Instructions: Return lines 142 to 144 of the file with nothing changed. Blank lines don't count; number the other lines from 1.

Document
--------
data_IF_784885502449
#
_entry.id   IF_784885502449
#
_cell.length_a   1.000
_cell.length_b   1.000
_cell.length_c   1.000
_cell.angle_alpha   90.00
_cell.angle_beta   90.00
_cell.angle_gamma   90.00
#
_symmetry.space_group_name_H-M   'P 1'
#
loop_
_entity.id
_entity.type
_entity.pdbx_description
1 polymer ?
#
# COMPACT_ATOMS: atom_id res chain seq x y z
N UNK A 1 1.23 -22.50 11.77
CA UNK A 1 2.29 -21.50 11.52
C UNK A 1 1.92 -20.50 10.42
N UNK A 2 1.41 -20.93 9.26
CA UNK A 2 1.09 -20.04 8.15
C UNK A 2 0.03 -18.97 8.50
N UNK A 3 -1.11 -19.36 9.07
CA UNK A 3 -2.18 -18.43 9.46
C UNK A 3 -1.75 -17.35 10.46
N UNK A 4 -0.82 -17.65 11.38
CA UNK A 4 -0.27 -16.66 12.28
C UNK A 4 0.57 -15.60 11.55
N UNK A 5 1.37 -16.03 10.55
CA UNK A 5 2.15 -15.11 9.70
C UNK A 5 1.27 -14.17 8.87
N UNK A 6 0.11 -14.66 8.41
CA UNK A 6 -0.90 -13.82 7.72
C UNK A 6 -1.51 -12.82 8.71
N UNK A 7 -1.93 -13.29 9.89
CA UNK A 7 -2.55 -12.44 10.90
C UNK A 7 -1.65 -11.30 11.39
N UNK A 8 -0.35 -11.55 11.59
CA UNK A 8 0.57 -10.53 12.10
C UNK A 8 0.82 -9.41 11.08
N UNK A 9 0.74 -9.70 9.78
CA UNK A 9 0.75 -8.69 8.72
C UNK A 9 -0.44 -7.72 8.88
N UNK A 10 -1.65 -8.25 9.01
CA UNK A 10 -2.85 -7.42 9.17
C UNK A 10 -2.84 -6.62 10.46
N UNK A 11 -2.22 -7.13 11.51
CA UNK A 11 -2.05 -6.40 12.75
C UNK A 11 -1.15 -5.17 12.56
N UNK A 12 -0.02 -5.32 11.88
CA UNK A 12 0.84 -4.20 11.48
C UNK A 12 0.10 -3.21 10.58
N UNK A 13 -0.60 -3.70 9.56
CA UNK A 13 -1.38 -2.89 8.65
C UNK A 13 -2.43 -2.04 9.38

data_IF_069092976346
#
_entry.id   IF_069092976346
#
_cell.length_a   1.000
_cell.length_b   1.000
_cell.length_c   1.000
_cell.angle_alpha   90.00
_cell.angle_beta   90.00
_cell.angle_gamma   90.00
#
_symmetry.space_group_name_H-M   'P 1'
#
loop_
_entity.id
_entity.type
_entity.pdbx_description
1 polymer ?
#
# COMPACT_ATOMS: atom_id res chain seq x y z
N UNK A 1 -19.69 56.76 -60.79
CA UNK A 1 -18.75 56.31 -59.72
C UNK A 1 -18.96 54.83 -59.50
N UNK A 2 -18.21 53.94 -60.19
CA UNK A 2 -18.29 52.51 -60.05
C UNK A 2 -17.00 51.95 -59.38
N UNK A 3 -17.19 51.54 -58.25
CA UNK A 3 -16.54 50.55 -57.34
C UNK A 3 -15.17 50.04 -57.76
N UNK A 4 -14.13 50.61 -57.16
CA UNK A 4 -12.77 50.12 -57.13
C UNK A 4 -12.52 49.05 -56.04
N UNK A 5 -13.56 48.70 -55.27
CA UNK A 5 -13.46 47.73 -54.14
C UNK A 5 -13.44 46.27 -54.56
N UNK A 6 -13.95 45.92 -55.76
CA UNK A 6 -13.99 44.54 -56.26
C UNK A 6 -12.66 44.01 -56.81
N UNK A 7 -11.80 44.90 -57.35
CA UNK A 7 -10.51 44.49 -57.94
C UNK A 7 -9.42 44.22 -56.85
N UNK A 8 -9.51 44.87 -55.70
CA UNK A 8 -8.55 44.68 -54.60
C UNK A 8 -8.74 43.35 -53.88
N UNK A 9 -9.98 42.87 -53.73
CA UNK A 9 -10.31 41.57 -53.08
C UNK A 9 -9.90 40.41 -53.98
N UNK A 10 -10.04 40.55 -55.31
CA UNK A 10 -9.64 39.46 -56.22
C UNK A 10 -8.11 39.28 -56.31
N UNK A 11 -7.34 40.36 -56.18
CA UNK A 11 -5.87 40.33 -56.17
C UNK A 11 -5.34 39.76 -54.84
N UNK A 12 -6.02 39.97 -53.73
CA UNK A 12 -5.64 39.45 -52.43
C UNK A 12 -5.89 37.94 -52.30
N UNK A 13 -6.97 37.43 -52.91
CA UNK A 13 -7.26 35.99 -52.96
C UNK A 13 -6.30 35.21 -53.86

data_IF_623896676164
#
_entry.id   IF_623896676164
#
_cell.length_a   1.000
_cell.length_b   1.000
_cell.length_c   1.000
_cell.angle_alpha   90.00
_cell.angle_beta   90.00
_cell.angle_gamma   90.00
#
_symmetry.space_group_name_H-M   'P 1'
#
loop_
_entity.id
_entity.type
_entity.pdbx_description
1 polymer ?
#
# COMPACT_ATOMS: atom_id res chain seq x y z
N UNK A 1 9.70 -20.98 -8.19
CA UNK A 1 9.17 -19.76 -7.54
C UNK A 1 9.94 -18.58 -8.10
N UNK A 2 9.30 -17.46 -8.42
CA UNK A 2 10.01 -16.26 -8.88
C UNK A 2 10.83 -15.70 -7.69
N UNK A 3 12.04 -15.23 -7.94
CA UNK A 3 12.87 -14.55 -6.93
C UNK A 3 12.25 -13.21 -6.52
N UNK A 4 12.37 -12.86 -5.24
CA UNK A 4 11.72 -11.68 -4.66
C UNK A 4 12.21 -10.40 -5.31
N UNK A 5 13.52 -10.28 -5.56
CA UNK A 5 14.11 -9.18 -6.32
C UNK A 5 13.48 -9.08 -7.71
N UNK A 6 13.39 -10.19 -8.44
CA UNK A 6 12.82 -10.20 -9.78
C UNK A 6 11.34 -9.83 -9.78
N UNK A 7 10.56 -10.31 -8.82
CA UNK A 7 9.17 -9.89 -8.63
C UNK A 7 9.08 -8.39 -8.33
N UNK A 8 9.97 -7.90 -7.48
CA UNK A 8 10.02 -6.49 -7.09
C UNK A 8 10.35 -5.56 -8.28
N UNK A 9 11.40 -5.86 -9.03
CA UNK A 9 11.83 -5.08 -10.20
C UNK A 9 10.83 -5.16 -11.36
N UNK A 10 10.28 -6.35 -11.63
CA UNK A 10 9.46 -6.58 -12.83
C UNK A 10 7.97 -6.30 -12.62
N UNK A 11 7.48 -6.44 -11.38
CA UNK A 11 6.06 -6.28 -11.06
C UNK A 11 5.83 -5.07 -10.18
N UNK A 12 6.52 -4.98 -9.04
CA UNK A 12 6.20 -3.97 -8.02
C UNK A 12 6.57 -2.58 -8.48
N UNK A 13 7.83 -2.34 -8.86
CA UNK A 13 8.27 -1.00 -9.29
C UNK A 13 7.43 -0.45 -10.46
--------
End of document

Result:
N UNK A 2 9.30 -17.46 -8.42
CA UNK A 2 10.01 -16.26 -8.88
C UNK A 2 10.83 -15.70 -7.69